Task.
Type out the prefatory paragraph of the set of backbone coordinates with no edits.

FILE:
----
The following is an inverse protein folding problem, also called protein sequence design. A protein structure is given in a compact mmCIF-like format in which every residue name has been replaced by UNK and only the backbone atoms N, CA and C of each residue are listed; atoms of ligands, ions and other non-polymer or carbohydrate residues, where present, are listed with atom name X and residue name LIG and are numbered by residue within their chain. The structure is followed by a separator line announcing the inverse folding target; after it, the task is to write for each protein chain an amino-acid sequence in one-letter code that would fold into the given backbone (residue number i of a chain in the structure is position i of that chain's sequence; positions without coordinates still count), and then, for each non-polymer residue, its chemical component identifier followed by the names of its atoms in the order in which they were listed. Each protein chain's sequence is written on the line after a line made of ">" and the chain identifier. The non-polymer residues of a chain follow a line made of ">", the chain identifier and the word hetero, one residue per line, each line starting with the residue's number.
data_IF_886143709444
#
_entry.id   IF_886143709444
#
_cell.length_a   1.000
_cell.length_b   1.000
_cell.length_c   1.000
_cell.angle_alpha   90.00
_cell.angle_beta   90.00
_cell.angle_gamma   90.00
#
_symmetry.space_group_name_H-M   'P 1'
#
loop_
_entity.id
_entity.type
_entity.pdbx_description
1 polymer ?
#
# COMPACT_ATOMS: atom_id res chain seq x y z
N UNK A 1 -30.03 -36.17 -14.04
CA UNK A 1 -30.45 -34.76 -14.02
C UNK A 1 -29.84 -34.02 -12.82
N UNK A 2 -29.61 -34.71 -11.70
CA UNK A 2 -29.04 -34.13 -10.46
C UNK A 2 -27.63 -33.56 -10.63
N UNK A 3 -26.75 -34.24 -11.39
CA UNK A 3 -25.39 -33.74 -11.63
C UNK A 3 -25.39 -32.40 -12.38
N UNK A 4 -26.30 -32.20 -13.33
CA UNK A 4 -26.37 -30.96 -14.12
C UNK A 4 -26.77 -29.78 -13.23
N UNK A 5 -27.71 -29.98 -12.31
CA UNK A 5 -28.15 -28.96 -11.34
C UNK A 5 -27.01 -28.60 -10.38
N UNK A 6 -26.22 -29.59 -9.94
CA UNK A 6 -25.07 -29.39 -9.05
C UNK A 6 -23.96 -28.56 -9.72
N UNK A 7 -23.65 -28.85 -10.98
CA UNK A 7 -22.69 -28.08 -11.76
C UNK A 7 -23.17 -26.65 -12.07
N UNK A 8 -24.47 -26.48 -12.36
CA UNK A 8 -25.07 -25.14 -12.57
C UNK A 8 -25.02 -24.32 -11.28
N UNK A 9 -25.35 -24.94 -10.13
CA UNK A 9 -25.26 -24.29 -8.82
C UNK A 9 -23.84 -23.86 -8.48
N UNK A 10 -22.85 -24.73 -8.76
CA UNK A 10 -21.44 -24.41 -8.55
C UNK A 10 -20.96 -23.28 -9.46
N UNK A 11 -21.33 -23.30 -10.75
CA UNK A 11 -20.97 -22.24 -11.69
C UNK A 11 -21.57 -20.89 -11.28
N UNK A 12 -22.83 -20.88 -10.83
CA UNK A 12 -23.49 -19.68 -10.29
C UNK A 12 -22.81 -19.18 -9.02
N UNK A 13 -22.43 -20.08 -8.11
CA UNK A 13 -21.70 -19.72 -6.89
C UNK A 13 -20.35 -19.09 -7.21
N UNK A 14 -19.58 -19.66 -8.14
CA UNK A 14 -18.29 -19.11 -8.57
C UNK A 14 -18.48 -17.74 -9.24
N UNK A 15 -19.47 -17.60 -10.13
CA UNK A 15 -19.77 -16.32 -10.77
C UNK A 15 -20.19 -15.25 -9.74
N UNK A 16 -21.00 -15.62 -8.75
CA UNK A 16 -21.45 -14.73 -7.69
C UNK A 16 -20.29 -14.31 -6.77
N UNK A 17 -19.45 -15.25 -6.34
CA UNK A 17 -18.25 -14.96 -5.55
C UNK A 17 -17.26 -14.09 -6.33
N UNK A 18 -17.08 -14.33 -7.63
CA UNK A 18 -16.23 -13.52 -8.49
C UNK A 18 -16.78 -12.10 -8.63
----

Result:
The following is an inverse protein folding problem, also called protein sequence design. A protein structure is given in a compact mmCIF-like format in which every residue name has been replaced by UNK and only the backbone atoms N, CA and C of each residue are listed; atoms of ligands, ions and other non-polymer or carbohydrate residues, where present, are listed with atom name X and residue name LIG and are numbered by residue within their chain. The structure is followed by a separator line announcing the inverse folding target; after it, the task is to write for each protein chain an amino-acid sequence in one-letter code that would fold into the given backbone (residue number i of a chain in the structure is position i of that chain's sequence; positions without coordinates still count), and then, for each non-polymer residue, its chemical component identifier followed by the names of its atoms in the order in which they were listed. Each protein chain's sequence is written on the line after a line made of ">" and the chain identifier. The non-polymer residues of a chain follow a line made of ">", the chain identifier and the word hetero, one residue per line, each line starting with the residue's number.